Jorge Chavarro, MD, a researcher in the study, believes diet made a difference because the majority of women experiencing ovulatory dysfunction were also suffering from undiagnosed or subclinical PCOS (polycystic ovary syndrome), a condition related to insulin resistance that also affects ovulation. "It responds well to diet, so that could be one of the reasons these foods were so helpful," says Chavarro, who translated his medical study findings into a book called The Fertility Diet. Pollack believes it's worth giving the diet a try but says, "You should not depend on it alone -- make it just one part of your overall efforts to conceive."

Now if you choose to increase your healthy fat with dairy, it should be organic, since the extra chemicals and anti-bacs from conventional factory farms have been shown to accumulate in your breast and other fat tissue.  So-called stress reduction is another key factor, for so many reasons.  "If you're tempted to handle your stress by smoking or drinking alcohol, experts say don't. Numerous studies have shown that smoking contributes to both male and female infertility and can even impair the outcome of fertility treatments. Excessive alcohol consumption can impair ovulation in women and sperm production in men. "  And caffeine, naturally.  Caffeine increases a body's nervous state, as well as robbing it of precious vitamins and minerals.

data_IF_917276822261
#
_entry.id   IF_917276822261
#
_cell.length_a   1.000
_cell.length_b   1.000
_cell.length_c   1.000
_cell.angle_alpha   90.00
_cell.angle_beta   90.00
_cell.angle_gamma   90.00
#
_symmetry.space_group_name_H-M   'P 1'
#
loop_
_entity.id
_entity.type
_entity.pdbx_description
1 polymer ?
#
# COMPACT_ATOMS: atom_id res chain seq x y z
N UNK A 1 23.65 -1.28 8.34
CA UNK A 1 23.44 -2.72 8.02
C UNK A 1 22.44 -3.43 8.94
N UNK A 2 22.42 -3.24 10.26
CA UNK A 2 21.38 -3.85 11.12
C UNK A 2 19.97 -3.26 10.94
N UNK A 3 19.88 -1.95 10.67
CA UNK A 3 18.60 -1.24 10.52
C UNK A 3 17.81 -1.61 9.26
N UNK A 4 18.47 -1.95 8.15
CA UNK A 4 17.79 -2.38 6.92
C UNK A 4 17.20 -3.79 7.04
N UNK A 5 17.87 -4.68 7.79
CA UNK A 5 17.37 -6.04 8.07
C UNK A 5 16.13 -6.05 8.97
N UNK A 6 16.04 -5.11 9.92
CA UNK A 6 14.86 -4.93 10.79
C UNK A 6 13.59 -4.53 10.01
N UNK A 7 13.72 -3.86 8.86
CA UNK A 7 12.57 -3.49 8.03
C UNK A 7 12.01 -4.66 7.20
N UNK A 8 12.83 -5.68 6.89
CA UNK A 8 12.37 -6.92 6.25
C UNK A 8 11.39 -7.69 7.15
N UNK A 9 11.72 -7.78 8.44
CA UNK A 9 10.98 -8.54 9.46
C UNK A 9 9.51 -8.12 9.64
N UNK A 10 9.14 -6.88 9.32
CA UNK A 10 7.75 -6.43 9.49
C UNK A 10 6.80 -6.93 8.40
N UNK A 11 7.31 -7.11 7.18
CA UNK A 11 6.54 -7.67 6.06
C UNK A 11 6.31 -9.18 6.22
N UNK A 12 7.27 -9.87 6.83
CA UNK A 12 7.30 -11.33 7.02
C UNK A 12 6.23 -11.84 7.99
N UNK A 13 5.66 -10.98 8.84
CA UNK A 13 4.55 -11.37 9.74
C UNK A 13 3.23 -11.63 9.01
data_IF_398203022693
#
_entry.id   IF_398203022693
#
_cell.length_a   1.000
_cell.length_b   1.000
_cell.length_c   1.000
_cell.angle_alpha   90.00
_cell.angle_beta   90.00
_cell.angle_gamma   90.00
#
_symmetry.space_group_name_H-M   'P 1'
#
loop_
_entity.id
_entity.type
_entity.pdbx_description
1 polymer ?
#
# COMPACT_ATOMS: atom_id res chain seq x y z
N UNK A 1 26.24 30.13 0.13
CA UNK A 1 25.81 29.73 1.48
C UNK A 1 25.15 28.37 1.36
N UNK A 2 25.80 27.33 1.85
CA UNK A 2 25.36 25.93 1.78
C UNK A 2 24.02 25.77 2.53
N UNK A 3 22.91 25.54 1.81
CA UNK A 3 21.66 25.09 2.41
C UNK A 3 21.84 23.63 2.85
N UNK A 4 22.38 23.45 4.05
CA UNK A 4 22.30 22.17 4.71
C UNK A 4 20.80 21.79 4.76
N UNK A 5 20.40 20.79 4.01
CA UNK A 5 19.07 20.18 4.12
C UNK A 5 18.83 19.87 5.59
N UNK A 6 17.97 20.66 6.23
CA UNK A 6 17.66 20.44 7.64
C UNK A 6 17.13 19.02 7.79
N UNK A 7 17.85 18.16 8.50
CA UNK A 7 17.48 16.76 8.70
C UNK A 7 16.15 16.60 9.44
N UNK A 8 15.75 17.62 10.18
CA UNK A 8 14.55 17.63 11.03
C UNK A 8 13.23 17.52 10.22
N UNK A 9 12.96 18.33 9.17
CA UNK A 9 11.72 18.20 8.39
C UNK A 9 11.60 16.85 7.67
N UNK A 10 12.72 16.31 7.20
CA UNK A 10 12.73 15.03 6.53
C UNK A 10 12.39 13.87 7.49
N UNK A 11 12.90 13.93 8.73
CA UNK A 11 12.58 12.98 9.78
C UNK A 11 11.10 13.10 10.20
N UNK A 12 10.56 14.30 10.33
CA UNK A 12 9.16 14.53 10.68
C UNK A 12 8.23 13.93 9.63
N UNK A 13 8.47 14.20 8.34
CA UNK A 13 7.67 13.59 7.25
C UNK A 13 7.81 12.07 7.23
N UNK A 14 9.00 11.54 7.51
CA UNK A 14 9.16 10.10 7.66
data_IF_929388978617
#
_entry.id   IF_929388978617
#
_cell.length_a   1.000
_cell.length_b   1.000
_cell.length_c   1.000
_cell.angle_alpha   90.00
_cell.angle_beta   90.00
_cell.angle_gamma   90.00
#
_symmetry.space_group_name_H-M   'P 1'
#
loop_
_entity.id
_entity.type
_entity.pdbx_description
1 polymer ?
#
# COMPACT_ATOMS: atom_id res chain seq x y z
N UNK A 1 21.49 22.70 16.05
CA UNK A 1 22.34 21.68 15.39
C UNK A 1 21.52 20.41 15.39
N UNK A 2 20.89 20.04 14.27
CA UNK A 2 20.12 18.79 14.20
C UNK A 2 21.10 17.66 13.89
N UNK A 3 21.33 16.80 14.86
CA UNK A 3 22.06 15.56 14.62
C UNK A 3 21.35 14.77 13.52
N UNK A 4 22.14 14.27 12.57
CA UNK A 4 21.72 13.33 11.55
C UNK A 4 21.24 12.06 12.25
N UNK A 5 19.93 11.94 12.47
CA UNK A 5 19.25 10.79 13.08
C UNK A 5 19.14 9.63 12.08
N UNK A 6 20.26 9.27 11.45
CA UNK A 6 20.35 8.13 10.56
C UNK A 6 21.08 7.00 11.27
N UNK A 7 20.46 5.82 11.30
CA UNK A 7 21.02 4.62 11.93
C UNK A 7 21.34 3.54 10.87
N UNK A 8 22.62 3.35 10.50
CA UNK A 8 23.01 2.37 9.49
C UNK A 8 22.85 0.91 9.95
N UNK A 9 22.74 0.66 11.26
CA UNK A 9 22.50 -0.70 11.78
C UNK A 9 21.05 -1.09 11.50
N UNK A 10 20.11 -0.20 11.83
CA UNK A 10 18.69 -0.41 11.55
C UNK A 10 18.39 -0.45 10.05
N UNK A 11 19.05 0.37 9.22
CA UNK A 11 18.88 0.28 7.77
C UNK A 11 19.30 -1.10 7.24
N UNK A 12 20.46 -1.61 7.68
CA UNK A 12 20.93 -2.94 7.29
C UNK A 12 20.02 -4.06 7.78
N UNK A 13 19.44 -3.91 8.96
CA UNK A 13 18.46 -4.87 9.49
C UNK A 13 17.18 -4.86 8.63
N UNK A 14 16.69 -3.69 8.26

Most women are not nearly as familar with thier own bodies and cycles as they should be, and traditionally have been in the past.  If you wish to get pregnant, and are having difficulty, it is even more vital that you make use of the best of tradtional and modern techniques.  The current favorites for ease and effectiveness are and Fertility Awareness.



When most women think of altering fertility with traditional techniques, they think of herbs.  The book Sister Moon Lodge lists a bunch. So does Susan Weed's The Childbearing Year. Jeannie Parvati has Hygeia, a Woman's Herbal.

All of these herbs come in raw form, which can be made into an infusion, decoction, cream, syrup, etc. It can be simply ground up, in capsule pill form, which is either just ground up or concentrated, and tablet, which is always concentrated. The price goes up with each process.

One of the cheats of CAM is to put the ground herbs in your espresso maker or your French press coffee machine to ingest. (It's a professional secret. I currently have Ginseng and Cascara in my special blend. If you come to my house for coffee, ask for regular grind.) It doesn't work so well in the drip kinds, of course. A regular daily serving of Saw Palmetto or Wild Yam in your morning coffee or tea helps you keep it as part of your regular routine without changing your lifestyle pattern at all.